Unanswered questions about the practicality of a plan to run trains between Chilliwack and Surrey shouldn’t stall the push for passenger rail service in the Fraser Valley, council heard Monday.
Speaking on behalf of the South of Fraser Community Rail group, John Vissers told council that widening the highway won’t solve the regional transportation woes that plague the valley and that traffic will always be susceptible to accident-caused slowdowns. Instead, he said running trains on the Interurban line that snakes through the Fraser Valley would get more people out of their cars, reduce emissions, connect major regional institutions and allow travellers to breeze by traffic jams.
“We would have riders travelling across the region in times comparable or better to cars at a fraction of the cost,” he said.
He noted the line passes several university campuses; runs through the centre of Chilliwack, Abbotsford, Langley and Surrey; and provides access to employment areas like the Gloucester Estates industrial park. The group says a train could make the 99-kilometre journey from Chilliwack to Surrey in 90 minutes.
Members of Vissers group have been pitching the idea around the Lower Mainland this year. The idea isn’t new. But the support of former Premier Bill Vander Zalm and former Langley Township mayor Rick Green has increased attention on the idea.
The proposal now involves running hydrogen-powered trains, and the group says the up-front cost would be $1.2 billion – much less than SkyTrain. But there has been no discussion of how much it would cost to operate the service on an ongoing basis.
In 2010, the concept had been considered as part of a broad analysis of transit in the Fraser Valley, and operating costs were pegged at more than $100 million annually, although those were based on the use of diesel-fueled trains.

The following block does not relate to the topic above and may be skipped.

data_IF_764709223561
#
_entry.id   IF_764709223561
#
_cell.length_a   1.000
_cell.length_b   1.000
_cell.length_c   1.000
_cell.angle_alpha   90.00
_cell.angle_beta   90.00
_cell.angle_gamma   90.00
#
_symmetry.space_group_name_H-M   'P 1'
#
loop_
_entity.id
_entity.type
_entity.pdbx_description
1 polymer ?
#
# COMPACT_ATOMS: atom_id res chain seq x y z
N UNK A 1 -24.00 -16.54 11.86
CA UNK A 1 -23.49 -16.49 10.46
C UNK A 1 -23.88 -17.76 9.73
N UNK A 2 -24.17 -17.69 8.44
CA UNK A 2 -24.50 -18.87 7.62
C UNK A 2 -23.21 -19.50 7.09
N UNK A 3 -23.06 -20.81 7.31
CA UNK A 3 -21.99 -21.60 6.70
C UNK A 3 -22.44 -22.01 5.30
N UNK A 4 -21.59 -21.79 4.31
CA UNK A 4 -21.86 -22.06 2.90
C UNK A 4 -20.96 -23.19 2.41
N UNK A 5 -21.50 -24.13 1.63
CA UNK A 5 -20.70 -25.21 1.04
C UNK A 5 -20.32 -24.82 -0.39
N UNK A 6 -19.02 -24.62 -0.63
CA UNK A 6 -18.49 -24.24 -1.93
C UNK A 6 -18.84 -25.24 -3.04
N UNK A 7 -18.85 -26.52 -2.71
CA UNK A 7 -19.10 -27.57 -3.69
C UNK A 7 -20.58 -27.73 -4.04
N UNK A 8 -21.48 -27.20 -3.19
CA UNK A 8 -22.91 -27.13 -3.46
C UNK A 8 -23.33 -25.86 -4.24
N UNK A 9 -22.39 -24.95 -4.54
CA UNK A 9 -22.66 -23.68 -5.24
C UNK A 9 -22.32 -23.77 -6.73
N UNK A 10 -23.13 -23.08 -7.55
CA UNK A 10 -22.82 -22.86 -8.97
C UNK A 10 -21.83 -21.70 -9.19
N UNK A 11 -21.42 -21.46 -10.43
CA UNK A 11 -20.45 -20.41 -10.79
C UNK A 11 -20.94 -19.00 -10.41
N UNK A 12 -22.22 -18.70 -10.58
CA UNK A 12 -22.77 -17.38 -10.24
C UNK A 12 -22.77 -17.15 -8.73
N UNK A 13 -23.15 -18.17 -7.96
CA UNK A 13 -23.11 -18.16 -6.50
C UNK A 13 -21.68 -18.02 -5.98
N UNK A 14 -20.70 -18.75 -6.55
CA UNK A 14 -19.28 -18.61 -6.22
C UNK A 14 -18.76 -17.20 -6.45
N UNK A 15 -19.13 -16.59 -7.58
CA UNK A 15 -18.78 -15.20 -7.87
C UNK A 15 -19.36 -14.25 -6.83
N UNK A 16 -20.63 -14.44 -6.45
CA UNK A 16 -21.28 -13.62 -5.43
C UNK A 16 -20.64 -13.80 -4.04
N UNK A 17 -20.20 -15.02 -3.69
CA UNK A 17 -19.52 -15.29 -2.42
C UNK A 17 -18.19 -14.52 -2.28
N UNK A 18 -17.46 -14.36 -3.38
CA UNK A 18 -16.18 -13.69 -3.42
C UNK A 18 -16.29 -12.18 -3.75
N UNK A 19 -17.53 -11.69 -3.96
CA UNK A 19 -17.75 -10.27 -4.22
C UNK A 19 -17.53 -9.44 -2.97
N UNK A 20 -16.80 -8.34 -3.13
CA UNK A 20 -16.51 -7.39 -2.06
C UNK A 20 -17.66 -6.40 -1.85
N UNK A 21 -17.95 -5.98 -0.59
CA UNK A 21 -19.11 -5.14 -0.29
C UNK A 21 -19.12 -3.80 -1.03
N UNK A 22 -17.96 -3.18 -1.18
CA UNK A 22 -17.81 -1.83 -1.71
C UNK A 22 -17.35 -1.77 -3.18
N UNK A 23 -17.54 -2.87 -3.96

There’s another big problem, though, Abbotsford Mayor Henry Braun pointed out Monday.
CP Rail has rights to use a seven-mile stretch of the Interurban line in Langley.
Braun, who used to own a rail construction company, noted that a contract signed in 1988 gave the railroad the right to use the line “in perpetuity.” Braun said he couldn’t imagine the company giving up that valuable access, given the money to be made from hauling freight around the region.
He said that if some agreement could be reached to allow for easy passenger access, he’d be willing to give the proposal a second shake. But he said he was doubtful that was possible.
“There are many hurdles, but this in my mind is the biggest,” Braun said.
“I agree,” Vissers conceded.
“How that will be resolved is anybody’s guess,” he added. “I know there are going to be huge challenges – probably lawsuits.”
Despite the challenges, Vissers said governments need to work on rail sooner rather than later, even if that means starting with smaller pieces of track.
Braun, though, said the city’s focus should remain dedicated to pushing for more lanes on Highway 1 to ease persistent and increasing congestion. He has previously suggested the Highway 1 corridor should be used for passenger rail.
Even Coun. Patricia Ross, a longtime ally of Vissers, suggested the obstacles were daunting.
“You and I have known each other for a very long time and I don’t think I can remember any kind of issue regarding sustainability where we have ever disagreed even slightly but this one,” she said. “I’m not saying I don’t believe in this. Don’t get me wrong. I just think the ask might be premature. There are a lot of other things that need to be sorted out.”
Ross said that TransLink had also signaled a lack of enthusiasm for the proposal, and that there is a need to determine the idea’s costs before any real discussion can begin. That she itself costs money, she said.
Coun. Bruce Banman, meanwhile, said he was willing to declare his support for the idea and a viability study. He said that while he also has doubts about the feasibility, “If we don’t start doing something – anything – to try to find alternatives to get people out of their cars, it’s never going to happen.”
Council, as is standard practice, voted simply to receive Vissers as a delegation.
The Fraser Valley Regional District, meanwhile, was slated to discuss the matter Tuesday evening.
Staff had recommended that the board “remain focused” on lobbying efforts to widen Highway 1, while asking TransLink to discuss its future regional plans with Fraser Valley governing bodies.
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